We did not ask for their reasons. Nevertheless, by looking at institutions that people consider to be most corrupt, such as banks, local governing councils, courts and the Justice Ministry, and the Organization for Registration and Properties, we can conclude that those institutions that deal with people directly are more likely to be considered to be corrupt. People have less daily contact with organizations such as the Environmental Protection Agency and perhaps that is why they believe it is less corrupt.
If we go a step further than this hypothetical conclusion, we can say that people take it for granted that corruption exists in state and public institutions unless they have had no dealings with them and have not arrived at a negative judgment. A more detailed analysis of the survey’s findings shows that people group corrupt institutions into three categories. In the first category are service organizations such as banks, the police, city governments and the traffic police. Next are institutions that were created after the revolution like the Mostazafan Foundation [the second-largest commercial enterprise in Iran], the Revolutionary Guards and the Imam Khomeini Relief Foundation. The third category consists of “soft” service institutions such as universities, schools and the Environmental Protection Agency. It appears that when it comes to corruption, people categorize them differently.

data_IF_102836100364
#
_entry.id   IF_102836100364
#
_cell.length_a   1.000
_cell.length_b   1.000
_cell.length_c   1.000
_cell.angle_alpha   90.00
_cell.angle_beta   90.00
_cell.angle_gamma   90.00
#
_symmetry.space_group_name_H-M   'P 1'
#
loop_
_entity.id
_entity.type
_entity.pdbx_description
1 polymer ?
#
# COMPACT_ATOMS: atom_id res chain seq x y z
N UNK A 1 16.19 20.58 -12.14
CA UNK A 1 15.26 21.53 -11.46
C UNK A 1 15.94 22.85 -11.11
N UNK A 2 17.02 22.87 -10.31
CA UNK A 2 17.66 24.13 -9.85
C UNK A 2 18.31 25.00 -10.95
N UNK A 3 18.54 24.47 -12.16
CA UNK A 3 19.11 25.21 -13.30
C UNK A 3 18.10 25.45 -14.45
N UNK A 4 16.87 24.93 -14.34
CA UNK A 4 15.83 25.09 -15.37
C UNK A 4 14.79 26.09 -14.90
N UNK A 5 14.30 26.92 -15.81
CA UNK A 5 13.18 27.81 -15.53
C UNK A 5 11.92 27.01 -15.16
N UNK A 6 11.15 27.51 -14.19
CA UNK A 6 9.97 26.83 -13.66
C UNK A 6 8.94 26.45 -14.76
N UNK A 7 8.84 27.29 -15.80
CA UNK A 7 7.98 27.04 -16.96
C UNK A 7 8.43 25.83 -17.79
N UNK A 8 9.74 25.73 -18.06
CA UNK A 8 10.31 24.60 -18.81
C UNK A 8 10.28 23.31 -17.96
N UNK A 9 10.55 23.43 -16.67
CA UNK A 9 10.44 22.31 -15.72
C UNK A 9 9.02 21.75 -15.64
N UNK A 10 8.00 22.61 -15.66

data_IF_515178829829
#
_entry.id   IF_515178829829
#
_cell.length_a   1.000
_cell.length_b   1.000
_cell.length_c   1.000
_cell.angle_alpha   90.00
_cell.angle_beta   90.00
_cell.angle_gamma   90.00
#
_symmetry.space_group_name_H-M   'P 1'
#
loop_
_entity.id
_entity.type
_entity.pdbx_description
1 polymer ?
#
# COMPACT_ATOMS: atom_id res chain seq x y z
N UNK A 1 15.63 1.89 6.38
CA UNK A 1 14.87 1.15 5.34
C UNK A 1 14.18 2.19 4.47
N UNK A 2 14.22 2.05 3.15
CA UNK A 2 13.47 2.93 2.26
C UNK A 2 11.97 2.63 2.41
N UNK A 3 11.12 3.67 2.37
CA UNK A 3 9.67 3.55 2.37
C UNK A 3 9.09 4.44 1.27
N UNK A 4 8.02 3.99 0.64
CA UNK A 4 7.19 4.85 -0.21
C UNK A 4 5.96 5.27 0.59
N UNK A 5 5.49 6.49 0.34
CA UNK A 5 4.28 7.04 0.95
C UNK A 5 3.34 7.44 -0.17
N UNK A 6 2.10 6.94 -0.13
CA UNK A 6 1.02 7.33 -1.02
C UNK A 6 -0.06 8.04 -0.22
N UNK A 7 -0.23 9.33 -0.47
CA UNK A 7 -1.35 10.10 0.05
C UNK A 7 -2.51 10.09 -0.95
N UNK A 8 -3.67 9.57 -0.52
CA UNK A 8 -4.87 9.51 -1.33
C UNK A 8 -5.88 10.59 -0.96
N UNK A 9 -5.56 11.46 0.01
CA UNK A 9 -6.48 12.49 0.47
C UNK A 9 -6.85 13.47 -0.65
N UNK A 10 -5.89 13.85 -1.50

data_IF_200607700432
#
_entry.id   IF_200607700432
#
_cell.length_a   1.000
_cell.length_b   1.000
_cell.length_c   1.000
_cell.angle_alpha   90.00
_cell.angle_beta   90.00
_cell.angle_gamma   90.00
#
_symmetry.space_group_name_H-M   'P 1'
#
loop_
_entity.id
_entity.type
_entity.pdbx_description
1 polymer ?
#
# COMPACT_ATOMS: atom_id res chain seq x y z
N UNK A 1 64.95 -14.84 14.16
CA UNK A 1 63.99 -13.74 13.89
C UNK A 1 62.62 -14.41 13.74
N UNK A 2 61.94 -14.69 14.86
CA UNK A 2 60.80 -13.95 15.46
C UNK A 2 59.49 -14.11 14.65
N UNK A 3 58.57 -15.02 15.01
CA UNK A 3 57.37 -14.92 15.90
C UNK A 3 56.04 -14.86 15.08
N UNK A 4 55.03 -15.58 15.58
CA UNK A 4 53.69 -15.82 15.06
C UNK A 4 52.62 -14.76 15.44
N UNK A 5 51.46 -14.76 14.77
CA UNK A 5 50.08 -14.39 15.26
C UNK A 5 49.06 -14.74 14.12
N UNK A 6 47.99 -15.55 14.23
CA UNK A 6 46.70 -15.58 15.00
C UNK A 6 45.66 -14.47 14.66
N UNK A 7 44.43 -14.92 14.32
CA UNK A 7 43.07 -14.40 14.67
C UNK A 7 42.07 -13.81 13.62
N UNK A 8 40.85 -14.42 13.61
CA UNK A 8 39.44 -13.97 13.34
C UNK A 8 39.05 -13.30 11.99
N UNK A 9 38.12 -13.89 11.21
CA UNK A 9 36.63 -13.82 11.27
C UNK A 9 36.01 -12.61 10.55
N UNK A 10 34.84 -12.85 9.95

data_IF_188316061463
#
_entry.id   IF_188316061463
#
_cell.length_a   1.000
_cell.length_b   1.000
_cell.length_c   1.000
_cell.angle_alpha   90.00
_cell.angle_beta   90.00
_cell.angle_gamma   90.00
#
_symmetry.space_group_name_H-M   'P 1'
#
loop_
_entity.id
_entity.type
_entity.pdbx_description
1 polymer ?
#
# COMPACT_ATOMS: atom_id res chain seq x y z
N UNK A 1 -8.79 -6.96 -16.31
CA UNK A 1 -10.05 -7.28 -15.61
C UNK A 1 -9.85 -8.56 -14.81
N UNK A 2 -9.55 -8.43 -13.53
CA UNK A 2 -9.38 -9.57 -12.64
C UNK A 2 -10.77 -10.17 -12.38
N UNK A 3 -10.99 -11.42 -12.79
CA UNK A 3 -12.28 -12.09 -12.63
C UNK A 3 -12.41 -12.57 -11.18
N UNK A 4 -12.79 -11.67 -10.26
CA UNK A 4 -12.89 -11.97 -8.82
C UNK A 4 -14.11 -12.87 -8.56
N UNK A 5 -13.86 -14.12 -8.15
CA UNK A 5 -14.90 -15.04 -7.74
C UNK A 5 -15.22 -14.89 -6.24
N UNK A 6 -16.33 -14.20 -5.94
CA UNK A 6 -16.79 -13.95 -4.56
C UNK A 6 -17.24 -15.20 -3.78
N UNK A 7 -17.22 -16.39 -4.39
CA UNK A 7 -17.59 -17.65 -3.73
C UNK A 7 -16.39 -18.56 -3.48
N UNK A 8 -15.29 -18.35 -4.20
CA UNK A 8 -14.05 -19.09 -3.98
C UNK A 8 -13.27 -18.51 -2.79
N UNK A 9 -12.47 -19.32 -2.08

What percentage of those polled had university educations? Was there a significant difference between the views of those who were educated and those who had not gone on to further education?
Around 72 percent of the respondents had received a high school education or less, 28 percent were college graduates and then about 0.4 percent had received seminary education. In certain cases there are interesting differences between evaluations from the college-educated and those from people who did not go on to higher education. For example, those with a college education believe there is less corruption than the others polled. However, when Iran is compared to other countries, the college-educated give Iran a worst ranking than those without higher education—respectively 86 to 77 among 150 countries. Similarly, those with a college education are more pessimistic about the levels of corruption in Iran in the future, and how it has developed in the past. They believe that corruption in the past five years has gotten worse and it is going to get worse in the coming five years.
The survey finds that the young Iranians are more pessimistic about the future. What do you think is the reason for this?